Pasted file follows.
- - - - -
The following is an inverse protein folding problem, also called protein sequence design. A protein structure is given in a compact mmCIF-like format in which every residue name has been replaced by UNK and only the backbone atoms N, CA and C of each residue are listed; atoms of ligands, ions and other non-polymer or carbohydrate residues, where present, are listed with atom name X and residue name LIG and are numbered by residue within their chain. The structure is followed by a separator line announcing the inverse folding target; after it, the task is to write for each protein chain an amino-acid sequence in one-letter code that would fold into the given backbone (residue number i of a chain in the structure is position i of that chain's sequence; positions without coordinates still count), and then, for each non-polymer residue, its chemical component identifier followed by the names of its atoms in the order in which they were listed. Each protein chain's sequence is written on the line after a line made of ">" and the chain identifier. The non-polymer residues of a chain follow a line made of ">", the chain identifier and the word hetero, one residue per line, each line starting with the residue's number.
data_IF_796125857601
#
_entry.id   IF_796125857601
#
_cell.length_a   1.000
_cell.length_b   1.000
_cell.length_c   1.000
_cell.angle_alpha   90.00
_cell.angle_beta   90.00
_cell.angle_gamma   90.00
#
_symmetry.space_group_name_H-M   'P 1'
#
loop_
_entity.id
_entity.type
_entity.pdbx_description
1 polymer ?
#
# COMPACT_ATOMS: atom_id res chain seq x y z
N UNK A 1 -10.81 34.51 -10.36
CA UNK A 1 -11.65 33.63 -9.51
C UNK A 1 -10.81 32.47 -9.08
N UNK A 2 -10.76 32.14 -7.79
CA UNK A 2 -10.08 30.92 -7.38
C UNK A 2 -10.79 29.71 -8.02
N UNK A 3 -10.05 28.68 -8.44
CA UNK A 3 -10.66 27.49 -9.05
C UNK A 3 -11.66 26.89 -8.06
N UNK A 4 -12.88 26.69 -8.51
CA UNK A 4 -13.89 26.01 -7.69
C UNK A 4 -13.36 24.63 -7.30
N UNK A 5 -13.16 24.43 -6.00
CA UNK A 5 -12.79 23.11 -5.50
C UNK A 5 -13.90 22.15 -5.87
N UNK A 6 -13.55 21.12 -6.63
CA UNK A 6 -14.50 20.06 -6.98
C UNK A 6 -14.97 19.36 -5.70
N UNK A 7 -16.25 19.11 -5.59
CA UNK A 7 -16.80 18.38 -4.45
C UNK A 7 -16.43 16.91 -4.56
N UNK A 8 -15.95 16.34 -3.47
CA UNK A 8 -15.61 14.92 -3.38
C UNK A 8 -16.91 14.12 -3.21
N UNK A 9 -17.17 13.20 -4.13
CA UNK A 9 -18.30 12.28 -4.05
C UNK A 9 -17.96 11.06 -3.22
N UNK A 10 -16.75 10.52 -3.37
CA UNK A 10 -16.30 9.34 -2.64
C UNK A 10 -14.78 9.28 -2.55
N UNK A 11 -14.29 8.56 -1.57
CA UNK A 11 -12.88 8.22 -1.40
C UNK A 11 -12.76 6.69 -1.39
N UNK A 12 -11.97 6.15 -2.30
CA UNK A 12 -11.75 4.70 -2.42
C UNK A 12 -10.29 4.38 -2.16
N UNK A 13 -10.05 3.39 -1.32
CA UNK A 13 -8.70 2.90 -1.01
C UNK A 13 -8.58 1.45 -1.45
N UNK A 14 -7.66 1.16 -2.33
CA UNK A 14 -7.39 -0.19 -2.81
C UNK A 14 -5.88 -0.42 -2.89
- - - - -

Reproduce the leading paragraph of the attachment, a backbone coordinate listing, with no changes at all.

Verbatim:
The following is an inverse protein folding problem, also called protein sequence design. A protein structure is given in a compact mmCIF-like format in which every residue name has been replaced by UNK and only the backbone atoms N, CA and C of each residue are listed; atoms of ligands, ions and other non-polymer or carbohydrate residues, where present, are listed with atom name X and residue name LIG and are numbered by residue within their chain. The structure is followed by a separator line announcing the inverse folding target; after it, the task is to write for each protein chain an amino-acid sequence in one-letter code that would fold into the given backbone (residue number i of a chain in the structure is position i of that chain's sequence; positions without coordinates still count), and then, for each non-polymer residue, its chemical component identifier followed by the names of its atoms in the order in which they were listed. Each protein chain's sequence is written on the line after a line made of ">" and the chain identifier. The non-polymer residues of a chain follow a line made of ">", the chain identifier and the word hetero, one residue per line, each line starting with the residue's number.